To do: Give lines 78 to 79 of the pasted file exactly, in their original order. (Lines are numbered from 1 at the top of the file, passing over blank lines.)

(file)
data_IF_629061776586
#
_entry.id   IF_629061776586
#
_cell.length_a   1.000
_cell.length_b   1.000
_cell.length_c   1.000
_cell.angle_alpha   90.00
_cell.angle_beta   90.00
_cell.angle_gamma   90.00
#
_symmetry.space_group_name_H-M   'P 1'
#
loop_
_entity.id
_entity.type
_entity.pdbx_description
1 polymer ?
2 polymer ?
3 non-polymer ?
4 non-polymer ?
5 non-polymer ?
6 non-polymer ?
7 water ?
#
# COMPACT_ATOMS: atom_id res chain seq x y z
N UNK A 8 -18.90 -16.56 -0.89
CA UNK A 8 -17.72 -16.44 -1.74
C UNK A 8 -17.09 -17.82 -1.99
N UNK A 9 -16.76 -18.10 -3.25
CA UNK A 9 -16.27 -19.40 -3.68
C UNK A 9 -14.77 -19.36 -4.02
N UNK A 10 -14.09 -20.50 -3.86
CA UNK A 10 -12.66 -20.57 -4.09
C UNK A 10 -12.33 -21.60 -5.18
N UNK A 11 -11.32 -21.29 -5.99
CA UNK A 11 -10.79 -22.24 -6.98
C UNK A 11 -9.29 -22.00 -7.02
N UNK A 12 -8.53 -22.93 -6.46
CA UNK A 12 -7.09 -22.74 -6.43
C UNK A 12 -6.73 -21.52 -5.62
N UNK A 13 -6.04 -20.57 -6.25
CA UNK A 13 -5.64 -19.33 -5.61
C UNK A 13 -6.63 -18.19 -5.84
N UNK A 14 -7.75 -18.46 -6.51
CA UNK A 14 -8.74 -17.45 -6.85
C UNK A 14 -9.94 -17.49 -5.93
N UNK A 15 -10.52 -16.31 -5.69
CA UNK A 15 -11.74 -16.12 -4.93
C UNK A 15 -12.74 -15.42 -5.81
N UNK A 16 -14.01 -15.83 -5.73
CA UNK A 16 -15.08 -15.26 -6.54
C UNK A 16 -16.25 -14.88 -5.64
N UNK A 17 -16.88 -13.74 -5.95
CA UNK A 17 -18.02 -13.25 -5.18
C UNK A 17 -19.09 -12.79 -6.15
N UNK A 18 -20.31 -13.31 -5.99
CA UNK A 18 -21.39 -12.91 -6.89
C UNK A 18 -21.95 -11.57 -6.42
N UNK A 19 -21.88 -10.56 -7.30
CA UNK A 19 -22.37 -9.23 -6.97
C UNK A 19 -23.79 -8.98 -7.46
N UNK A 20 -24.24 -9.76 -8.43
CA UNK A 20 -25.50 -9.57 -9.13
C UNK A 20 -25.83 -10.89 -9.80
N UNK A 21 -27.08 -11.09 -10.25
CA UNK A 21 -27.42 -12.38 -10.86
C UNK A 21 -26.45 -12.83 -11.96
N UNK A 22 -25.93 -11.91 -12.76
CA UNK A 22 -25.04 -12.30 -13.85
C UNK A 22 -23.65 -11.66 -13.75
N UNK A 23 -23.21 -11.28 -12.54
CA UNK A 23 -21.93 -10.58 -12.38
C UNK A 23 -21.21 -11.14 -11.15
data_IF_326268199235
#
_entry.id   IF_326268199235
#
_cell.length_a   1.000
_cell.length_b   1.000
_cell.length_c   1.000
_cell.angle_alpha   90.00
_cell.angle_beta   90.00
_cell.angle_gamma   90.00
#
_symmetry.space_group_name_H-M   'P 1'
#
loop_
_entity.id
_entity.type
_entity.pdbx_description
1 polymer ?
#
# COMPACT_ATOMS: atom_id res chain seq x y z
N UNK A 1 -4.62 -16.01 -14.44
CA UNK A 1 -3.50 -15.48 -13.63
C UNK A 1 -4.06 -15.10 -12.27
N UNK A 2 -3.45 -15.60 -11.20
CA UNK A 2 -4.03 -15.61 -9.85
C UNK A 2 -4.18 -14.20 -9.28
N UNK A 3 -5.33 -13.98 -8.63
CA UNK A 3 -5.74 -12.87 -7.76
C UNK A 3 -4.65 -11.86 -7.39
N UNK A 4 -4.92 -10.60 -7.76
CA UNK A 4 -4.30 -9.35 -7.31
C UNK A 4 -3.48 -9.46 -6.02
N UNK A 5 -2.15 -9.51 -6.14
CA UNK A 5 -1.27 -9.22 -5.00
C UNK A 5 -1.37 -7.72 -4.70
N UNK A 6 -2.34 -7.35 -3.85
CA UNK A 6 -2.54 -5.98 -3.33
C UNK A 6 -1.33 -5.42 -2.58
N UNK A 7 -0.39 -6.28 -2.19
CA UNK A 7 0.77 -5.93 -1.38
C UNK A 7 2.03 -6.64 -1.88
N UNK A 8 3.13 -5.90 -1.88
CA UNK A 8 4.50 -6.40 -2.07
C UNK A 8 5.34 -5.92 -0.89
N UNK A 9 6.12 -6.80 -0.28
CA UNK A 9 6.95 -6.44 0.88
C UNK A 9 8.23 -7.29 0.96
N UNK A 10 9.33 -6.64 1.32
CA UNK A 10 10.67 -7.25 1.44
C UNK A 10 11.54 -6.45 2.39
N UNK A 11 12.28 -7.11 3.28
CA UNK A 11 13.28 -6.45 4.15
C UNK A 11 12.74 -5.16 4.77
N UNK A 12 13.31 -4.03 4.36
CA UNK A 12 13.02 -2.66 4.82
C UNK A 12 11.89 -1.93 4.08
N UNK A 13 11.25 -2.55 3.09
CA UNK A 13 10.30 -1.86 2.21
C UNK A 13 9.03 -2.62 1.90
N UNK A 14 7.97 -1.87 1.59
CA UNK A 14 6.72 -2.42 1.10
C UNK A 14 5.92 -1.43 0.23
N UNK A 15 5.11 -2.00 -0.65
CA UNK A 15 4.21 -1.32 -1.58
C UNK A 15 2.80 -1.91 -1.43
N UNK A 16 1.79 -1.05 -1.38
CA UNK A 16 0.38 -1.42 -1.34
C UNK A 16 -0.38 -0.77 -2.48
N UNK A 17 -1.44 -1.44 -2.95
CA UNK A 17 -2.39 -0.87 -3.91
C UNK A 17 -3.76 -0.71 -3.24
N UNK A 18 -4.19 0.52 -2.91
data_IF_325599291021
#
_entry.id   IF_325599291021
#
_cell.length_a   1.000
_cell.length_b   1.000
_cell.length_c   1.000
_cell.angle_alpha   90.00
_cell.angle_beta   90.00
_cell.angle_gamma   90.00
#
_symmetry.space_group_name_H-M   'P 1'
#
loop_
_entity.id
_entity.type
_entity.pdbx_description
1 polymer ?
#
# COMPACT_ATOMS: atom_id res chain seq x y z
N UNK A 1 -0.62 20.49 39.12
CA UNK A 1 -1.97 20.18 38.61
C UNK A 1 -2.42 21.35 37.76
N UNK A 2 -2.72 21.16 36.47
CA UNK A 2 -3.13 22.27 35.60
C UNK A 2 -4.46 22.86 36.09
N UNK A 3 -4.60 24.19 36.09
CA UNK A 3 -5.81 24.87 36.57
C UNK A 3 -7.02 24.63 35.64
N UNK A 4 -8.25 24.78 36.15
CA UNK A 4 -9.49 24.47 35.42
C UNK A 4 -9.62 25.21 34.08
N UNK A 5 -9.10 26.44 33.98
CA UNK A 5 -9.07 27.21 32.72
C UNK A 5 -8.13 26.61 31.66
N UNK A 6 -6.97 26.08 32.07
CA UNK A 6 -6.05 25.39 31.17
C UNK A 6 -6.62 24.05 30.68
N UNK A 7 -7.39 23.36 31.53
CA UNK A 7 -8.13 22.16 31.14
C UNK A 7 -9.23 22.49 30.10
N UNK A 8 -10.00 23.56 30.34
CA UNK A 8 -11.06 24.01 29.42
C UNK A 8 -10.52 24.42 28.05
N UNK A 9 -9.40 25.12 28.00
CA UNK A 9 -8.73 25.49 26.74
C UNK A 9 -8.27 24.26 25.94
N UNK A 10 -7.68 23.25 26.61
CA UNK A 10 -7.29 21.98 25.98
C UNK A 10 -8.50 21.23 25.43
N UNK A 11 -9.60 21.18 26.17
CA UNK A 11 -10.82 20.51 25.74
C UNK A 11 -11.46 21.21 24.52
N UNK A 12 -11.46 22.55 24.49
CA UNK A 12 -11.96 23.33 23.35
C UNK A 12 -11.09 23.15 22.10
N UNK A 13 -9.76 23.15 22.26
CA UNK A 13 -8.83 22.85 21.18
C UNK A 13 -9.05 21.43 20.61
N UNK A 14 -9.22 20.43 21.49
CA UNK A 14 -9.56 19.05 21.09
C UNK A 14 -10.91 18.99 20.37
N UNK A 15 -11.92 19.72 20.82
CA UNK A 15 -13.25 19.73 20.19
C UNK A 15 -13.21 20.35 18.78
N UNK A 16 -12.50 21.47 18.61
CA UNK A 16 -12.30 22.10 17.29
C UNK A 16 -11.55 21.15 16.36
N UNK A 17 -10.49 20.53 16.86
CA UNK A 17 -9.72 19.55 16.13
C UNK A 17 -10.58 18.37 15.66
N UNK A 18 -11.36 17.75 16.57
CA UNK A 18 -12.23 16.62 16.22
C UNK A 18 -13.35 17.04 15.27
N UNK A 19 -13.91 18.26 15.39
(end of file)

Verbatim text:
#
_cell.length_a   1.000